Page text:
Tech entrepreneur Jim Stolze recently sold his company Aigency and started a new project, De Keuringsdienst van Data. With de Keuringsdienst van Data, Stolze fights against errors in algorithms for, among others, the Ministry of Health, Welfare and Sport (VWS). In addition, the ethical issue of artificial intelligence plays a major role in his business operations.
There are many different ideas of what ai is, but what is artificial intelligence according to you?
“Artificial Intelligence is kind of like a quest, a quest to find new possibilities and techniques to make machines smarter and smarter.”
What is the reason you sold Aigency?
“In 2016 I started Aigency with two partners because we saw that the world was eager for artificial intelligence. Everyone wanted to work with AI, and we were wanted to play a part in that transition. Companies want to achieve more with their data, and we assisted them in that. Heineken was our first customer, a dream customer to start with of course. Heineken had a problem that they could not solve themselves. They purchase raw materials such as bottles worldwide, and this data was stored and analyzed in Excel files. Ultimately, we developed software that should run on any laptop in the Heineken universe. This made their work process clearer and more efficient.”
“However, the market has changed very quickly in recent years. At the time, everything that Aigency did was new, but now you see a kind of professionalization in the market that the clients want to carry out this work themselves. In recent years we have been helping our customers more to design their own AI experiences, leaving only the software engineering for us. At the time, we worked together with Info Support, a software company. Building software suited them better, so it was decided together that they would take over all AI activities. Info Support sees itself as the Ajax of IT, and with the takeover of Aigency they have a Jong-Ajax under the button where they can develop a lot of IT talent. This was also why I and my partners started Aigency, a perfect transition.”
How did you come up with the idea to start De Keuringsdienst van Data?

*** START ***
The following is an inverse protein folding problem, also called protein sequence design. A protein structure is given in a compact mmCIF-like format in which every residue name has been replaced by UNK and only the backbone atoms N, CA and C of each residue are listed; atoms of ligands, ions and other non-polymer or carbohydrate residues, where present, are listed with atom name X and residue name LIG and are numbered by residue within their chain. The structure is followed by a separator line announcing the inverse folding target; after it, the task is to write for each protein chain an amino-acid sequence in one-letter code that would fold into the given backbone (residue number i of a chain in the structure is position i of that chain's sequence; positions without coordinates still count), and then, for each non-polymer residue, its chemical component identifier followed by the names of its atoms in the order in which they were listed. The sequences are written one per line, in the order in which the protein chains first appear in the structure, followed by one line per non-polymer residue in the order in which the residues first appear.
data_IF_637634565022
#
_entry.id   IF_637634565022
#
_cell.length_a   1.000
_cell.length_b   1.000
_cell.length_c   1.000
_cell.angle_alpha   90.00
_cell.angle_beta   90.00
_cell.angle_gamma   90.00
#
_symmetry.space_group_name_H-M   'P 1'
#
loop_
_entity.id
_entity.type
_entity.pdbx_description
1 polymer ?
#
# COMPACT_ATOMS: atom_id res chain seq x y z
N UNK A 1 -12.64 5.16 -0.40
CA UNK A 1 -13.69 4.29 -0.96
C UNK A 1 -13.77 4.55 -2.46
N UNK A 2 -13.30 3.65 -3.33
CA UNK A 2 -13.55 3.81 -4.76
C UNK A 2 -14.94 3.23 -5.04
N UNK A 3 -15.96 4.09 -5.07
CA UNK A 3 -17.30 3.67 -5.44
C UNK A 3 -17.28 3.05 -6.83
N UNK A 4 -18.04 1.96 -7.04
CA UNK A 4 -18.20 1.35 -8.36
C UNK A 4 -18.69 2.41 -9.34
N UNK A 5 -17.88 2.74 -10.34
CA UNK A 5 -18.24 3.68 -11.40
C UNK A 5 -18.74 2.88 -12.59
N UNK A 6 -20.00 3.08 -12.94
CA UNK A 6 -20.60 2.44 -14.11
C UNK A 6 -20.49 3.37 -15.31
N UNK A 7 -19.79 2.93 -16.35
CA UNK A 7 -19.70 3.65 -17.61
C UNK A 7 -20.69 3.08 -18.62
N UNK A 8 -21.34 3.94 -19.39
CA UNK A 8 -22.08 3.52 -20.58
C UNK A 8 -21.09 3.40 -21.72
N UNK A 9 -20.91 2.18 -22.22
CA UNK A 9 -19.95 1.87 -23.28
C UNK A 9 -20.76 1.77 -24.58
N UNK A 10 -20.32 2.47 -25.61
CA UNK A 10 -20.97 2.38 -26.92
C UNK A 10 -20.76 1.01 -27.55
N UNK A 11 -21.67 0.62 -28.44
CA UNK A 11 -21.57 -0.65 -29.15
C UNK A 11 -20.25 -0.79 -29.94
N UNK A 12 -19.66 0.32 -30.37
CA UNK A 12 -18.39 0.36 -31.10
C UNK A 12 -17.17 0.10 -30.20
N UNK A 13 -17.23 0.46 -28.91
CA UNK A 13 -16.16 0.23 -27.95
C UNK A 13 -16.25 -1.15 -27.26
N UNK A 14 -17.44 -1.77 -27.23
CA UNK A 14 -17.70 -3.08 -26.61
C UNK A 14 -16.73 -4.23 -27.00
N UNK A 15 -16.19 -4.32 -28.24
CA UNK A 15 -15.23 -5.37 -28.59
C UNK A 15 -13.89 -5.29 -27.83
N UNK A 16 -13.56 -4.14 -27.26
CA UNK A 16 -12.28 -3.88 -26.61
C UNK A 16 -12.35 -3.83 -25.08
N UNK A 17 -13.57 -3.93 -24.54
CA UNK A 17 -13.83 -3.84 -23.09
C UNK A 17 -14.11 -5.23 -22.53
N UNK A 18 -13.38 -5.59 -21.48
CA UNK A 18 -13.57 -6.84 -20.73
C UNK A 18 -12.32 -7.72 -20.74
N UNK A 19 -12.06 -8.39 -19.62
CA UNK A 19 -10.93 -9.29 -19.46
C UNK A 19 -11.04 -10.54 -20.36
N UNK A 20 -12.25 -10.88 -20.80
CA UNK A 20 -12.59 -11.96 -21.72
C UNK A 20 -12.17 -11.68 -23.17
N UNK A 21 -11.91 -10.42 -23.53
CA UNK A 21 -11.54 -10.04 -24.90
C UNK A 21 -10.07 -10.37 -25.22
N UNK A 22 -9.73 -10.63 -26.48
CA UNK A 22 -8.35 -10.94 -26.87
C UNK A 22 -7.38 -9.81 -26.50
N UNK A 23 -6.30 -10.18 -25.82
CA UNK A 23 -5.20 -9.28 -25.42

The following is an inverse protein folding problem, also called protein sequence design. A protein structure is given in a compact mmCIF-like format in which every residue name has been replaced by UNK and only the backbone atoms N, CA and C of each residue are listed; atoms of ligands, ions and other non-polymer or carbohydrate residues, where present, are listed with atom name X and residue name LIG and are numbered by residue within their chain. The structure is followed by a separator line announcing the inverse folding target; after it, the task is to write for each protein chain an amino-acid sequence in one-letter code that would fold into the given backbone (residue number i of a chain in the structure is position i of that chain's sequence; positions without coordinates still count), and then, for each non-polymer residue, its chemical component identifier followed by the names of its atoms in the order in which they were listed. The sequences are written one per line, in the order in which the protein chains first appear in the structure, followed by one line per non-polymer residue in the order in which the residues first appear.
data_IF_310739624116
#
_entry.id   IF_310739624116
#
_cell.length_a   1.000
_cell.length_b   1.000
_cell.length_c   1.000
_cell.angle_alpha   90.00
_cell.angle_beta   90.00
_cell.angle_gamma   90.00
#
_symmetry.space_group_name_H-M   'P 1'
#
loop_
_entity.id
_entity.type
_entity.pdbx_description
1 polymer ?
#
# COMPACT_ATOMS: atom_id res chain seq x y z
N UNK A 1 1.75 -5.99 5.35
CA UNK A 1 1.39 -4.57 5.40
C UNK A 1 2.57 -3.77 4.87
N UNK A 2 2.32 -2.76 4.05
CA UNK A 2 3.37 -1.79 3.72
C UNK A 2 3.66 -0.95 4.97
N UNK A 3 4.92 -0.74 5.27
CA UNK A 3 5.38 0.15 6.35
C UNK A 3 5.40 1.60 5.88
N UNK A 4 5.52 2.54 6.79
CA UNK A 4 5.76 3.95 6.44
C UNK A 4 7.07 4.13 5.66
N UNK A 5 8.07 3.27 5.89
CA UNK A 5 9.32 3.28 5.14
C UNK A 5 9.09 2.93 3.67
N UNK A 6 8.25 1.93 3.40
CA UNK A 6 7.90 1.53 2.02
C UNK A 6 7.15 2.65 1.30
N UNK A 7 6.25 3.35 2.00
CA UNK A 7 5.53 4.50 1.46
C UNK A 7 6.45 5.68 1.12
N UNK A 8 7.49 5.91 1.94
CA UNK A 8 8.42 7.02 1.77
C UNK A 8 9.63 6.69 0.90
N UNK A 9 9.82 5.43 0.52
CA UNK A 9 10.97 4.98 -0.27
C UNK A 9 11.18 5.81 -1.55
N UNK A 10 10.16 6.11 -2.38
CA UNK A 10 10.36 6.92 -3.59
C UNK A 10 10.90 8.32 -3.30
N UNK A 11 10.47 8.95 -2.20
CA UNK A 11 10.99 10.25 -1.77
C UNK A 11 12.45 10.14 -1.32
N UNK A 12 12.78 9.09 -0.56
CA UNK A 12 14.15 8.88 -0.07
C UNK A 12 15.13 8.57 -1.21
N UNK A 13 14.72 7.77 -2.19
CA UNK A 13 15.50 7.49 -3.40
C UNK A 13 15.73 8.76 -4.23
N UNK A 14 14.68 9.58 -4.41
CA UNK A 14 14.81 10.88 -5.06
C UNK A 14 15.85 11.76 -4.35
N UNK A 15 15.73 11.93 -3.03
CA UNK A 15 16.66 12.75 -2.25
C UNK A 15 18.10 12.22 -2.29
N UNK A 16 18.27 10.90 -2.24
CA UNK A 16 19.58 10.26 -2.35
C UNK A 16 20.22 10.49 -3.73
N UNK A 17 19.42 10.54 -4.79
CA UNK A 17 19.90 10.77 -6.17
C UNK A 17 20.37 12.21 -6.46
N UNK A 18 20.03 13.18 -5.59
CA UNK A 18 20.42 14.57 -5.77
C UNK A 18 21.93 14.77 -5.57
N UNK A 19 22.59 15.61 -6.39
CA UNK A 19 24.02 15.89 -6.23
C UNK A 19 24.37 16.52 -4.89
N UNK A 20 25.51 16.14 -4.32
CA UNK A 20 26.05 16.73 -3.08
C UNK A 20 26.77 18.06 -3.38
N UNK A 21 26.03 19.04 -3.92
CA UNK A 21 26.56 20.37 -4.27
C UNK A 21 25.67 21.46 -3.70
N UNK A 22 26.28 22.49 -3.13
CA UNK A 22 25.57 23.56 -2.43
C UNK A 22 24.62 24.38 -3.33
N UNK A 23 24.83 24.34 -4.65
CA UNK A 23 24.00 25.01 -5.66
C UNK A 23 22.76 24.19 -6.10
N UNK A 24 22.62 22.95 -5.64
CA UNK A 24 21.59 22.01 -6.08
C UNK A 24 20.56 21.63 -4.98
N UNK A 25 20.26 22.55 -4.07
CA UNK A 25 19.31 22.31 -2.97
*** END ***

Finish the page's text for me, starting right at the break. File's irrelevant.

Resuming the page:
“When I noticed that AI had entered that new mature phase, a new problem arose. The whole AI world went too fast and steps in development were skipped. With de Keuringsdienst van Data I take one step back to be able to take two more steps forward. By this, I mean that the basis of AI is still data, and I noticed that several of my customers, such as the Ministry of Health, Welfare and Sport (VWS), asked the question: “How do we know whether the data on which we train is good enough and is this data usable or is there bias?” These are questions that an AI engineer cannot answer. This data from the Ministry of VWS had to be handled with great care, but as a result, I learned many new things that I now also offer with de Keuringsdienst van Data.”
“Before we start working on an issue, we also ask ourselves: “What can go wrong here?” Of course, the General Data Protection Regulation (GDPR) must always be considered, so a lot can already be seen in advance. However, this entails something, because you cannot use all data such as gender, age, and ethnic background. Six months later we presented our model with the results. The Ministry of VWS thought it was an impressive model, but they did not know whether you discriminate against a certain age group. We did not know this either, because we did not have this data available. This was part of the process, and with various processing agreements, we eventually gained access to this data, which allowed us to develop a new model. These two models could be placed side by side, so that you could see whether certain population groups, for example, are being discriminated against.”
“Then I thought that we have developed a model that allows us to enter a company as a third party to perform an audit on that data. With this, we can tell those companies which data about them is in order and which is not.”
What consequences can bias have?
“The danger of not having your AI system checked is that you are likely to wrong certain people, such as the toeslagenaffaire. If we had sat around the table at the beginning of that process, I dare to say that this whole affair could have been prevented. I think this is a big problem that many companies have not yet become aware of. At some point, they find out about this bias, and then it’s too late. Then there are sounds that an algorithm watchdog should come, but it always comes too late. A watchdog only strikes when the burglars are already inside and have taken all your valuables.”
What is the mission of de Keuringsdienst van data?
“Our mission is that data and ethics go hand in hand. Many companies are not experienced and are afraid that they are not using their data properly. I think this is part of AI maturing. You should not think that everything is going well, and that technology will take care of it. Ultimately, people are responsible, and we must design those values together with our systems, but that is a challenge. For example, this ethical aspect is not included in the curriculum of the Bachelor or the Master of Artificial Intelligence. You should always ask yourself how something comes about and what the consequences of certain developments may be.”
Do you have any tips for other leaders?
“For all people who care about AI, it is extremely important not to forget the ethical aspect of data and AI. We also tackle this with de Keuringsdienst van Data. Our industry talks too much about it but does too little about it.”
How can the AI ecosystem help you?
“The AI ecosystem can help me by taking our developer training in artificial intelligence and data or requesting masterclasses for administrators. The more people that talk about the ethical aspect of technology, the better the adoption of artificial intelligence inside the organizations will take place.”